To mask or not to mask....That is the question. Part II

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  • Shadow01

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    Then you have given up. But you really are just wrong. I suspect Indiana has a more open primary than most states, fewer signatures and the like needed to get on the ballot than many other states. There actually are three elections, getting on the primary ballot, the primary, the election.

    Complainers usually start a few weeks before the election but do nothing when they could have as evidenced by defeatist claims that play right into the hand of the COC. Conservatives usually put too many options on the primary ballot then the COC candidate wins…
     

    BugI02

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    People aren't willing to vote third party to head off an elitist ********er from becoming a lifetime Senator.
    Let me know if you've heard this one before - you need to fix that in the/with a primary. If you believe most people will just vote 'R', then you need to get a good 'R' on the ballot. Third party isn't going to cut it anytime soon (if ever)
     

    foszoe

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    Let me know if you've heard this one before - you need to fix that in the/with a primary. If you believe most people will just vote 'R', then you need to get a good 'R' on the ballot. Third party isn't going to cut it anytime soon (if ever)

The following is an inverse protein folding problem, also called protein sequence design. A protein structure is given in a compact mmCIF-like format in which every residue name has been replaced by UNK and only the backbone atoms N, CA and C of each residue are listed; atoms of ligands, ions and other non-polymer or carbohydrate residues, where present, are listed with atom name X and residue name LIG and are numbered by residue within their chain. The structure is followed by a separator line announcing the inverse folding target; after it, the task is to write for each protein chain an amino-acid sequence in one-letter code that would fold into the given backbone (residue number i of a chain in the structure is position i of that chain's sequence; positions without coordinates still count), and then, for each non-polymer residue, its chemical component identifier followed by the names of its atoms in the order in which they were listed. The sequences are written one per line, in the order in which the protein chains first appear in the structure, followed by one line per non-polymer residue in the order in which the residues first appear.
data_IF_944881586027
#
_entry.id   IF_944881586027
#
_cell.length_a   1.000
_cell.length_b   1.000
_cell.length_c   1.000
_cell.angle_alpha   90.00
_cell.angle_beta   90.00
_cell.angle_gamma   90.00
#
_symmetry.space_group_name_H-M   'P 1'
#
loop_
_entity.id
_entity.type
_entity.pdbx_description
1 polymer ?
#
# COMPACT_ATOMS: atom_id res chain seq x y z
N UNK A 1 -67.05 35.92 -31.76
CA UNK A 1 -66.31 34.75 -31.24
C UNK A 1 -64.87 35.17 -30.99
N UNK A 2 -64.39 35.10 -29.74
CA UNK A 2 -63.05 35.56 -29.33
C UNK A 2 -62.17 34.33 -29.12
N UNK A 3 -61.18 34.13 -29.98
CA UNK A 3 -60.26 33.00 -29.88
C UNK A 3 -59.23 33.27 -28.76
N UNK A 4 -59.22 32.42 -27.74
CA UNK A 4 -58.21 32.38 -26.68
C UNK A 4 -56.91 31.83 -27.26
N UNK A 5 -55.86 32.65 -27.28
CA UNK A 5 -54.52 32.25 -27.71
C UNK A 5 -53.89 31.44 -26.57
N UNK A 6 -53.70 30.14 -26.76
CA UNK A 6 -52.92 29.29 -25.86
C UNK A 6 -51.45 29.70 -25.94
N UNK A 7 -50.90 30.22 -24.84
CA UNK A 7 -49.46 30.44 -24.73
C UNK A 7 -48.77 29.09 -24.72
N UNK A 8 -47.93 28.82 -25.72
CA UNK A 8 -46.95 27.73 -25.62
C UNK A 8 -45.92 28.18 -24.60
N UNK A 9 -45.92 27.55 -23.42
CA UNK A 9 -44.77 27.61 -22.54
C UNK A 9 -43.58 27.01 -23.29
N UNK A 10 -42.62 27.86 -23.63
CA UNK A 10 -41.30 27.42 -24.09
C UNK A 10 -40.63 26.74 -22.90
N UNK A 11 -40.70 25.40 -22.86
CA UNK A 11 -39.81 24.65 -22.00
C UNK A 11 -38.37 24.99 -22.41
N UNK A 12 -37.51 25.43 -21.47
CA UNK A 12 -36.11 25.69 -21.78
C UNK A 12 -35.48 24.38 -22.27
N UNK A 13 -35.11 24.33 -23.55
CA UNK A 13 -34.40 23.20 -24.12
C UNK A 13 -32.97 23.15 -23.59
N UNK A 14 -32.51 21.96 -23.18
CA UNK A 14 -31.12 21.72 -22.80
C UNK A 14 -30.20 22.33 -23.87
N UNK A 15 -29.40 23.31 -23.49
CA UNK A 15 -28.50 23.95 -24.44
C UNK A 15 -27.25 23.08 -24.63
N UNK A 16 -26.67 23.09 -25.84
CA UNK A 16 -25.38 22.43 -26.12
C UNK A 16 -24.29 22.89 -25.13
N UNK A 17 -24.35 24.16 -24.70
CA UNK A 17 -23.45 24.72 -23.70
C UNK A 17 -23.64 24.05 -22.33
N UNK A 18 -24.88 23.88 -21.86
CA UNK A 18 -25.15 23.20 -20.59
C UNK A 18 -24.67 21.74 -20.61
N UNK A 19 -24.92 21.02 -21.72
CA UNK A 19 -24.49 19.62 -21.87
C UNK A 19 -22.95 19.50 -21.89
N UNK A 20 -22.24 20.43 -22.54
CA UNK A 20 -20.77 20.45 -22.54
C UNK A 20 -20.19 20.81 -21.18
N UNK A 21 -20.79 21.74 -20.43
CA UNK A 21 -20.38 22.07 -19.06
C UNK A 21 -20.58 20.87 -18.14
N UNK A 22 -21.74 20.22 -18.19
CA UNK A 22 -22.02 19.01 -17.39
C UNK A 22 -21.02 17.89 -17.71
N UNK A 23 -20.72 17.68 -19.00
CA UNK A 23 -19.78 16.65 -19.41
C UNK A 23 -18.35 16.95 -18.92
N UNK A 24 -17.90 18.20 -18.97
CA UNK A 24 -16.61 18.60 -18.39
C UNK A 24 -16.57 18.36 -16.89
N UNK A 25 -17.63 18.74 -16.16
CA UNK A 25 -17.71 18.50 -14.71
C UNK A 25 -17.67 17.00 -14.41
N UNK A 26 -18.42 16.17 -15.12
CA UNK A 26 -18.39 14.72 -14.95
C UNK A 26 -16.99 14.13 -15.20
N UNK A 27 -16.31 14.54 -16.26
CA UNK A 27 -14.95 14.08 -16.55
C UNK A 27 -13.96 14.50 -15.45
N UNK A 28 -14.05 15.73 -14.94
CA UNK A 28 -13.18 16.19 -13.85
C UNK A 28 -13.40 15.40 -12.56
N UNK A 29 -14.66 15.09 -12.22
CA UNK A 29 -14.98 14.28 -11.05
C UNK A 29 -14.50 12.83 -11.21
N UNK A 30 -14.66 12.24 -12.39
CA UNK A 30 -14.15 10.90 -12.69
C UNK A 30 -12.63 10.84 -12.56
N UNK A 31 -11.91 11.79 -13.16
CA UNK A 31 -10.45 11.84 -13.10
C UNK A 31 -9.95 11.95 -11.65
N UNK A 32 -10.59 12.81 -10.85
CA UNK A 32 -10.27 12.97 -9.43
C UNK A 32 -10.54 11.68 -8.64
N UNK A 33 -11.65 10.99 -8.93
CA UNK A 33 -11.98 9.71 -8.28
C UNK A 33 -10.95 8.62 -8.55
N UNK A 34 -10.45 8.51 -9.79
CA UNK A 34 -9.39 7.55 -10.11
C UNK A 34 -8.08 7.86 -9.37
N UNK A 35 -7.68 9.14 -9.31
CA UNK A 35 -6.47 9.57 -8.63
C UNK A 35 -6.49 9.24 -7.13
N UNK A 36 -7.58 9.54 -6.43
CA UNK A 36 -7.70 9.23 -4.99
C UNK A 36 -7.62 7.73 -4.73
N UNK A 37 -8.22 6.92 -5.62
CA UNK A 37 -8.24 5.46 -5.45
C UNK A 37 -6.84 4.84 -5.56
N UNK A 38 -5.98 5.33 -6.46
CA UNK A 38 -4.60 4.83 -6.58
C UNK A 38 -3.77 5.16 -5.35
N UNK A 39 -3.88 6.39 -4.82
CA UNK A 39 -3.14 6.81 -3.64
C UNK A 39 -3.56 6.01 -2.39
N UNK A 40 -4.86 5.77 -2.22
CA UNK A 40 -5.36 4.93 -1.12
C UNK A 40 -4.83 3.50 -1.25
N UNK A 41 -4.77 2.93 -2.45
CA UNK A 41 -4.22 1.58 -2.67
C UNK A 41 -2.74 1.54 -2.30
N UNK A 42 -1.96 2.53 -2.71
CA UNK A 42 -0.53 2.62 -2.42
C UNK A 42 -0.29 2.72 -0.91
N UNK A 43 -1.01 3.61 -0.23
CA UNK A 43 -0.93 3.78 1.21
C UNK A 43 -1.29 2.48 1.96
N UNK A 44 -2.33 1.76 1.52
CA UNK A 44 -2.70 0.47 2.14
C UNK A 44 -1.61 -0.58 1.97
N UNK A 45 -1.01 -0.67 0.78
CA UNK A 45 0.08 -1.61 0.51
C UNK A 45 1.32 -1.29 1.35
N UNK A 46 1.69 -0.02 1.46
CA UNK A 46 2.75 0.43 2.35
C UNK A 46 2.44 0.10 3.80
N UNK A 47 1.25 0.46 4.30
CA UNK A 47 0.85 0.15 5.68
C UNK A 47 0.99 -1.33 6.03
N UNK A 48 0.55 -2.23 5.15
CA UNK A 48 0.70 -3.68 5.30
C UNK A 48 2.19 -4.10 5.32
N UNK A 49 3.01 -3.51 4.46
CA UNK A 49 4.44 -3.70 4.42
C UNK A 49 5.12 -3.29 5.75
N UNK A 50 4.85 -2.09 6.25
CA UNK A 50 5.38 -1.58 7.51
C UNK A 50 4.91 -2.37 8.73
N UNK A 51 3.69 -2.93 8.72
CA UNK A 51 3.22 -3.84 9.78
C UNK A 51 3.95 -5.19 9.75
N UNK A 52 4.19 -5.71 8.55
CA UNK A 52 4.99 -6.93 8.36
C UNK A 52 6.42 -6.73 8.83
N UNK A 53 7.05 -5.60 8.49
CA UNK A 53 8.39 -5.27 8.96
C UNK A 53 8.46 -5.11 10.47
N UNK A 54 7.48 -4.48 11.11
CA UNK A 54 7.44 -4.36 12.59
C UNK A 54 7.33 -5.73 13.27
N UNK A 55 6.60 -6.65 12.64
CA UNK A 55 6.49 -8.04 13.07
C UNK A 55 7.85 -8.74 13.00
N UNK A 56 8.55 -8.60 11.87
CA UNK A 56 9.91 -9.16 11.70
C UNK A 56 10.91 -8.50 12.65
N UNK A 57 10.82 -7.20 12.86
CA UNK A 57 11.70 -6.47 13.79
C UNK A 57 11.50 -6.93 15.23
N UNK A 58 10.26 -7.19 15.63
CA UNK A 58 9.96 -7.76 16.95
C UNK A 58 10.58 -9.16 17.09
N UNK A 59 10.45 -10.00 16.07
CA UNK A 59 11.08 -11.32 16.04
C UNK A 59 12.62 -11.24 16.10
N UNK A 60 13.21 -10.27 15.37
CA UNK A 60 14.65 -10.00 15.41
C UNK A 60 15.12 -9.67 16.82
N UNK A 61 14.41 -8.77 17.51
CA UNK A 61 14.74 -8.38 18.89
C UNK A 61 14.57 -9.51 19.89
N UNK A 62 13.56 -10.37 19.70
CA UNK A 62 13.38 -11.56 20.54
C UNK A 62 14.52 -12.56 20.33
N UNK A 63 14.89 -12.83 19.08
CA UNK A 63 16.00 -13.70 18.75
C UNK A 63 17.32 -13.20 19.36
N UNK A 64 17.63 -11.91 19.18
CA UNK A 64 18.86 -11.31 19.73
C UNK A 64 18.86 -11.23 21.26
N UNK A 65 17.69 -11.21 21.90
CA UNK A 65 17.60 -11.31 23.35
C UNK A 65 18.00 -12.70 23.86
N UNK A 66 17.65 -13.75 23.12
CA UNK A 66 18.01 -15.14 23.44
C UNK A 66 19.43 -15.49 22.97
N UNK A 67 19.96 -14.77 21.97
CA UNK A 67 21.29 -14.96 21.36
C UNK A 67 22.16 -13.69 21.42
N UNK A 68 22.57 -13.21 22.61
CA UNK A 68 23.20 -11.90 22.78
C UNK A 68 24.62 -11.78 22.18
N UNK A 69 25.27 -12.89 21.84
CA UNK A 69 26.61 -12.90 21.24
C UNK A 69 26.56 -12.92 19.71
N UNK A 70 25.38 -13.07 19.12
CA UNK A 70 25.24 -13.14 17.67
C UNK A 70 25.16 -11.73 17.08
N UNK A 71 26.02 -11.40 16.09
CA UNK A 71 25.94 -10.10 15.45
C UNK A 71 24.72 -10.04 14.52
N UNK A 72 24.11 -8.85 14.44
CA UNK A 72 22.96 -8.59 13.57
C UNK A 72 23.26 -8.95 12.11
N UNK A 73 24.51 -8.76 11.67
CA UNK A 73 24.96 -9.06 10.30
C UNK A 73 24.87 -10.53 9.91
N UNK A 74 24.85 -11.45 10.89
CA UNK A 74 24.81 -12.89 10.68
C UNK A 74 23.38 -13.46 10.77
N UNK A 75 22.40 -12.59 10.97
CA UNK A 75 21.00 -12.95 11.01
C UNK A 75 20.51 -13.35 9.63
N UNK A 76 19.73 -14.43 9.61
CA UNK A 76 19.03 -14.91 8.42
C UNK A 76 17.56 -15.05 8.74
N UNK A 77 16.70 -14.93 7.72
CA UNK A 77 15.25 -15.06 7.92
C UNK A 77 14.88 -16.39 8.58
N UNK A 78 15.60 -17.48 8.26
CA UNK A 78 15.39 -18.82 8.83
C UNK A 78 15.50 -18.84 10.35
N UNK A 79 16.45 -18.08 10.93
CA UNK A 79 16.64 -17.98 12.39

That usually has at least 1 of three built-in assumptions.

    1. 3rd party can't win.
    2 3rd party causes an R loss
    3. The assumed damage done by a 3rd party vote is permanent

    1 is mostly true
    2 is possibly true
    3 is an untested hypothesis
     

    Ingomike

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    actaeon277

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    I think emergency powers should be spelled out.
    And the 'timeline' might be between 72 hours and 60 days... I'd go closer to the 72 hours.
    Maybe 7 days.

    In 7 days, the House and Senate should have had enough time to meet and be briefed with the same info the Governor had.
     

    BugI02

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    That usually has at least 1 of three built-in assumptions.

    1. 3rd party can't win.
    2 3rd party causes an R loss
    3. The assumed damage done by a 3rd party vote is permanent
    4. NO ONE pays attention to protest votes

    1 is mostly true
    2 is possibly true
    3 is an untested hypothesis
    4. Doesn't get any truthier
    Four
     

    foszoe

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    But 4 is pretty much false because the often made comment is a vote for a L is a vote for a D, or similar.

    So someone pays attention or cares

    Didn't the Ross Perot vote get blamed for Clinton winning?
     

    Shadow01

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    I have no problem with this. If one wants the party nomination for the election they should be a member of the party.

    And is so enthused he didn’t even bother to vote in 2020 primary.
    So at the age of 18 you would deny me the ability to attach myself to the GOP to run for a local office as a conservative?
     

    jamil

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    You find it hard to believe that various conservative factions, whether they be anti abortion, pro gun, to name two, put forth their preferred candidates only to split the votes of the conservatives and allow the COC candidate to get the nomination?
    Wait. You're saying that establishment candidates make sure there are several for realz conservatives on the ballot so that they split the conservative vote so they'll win the CoC/neocon vote?

    I'm skeptical.
     

    jamil

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    I think emergency powers should be spelled out.
    And the 'timeline' might be between 72 hours and 60 days... I'd go closer to the 72 hours.
    Maybe 7 days.

    In 7 days, the House and Senate should have had enough time to meet and be briefed with the same info the Governor had.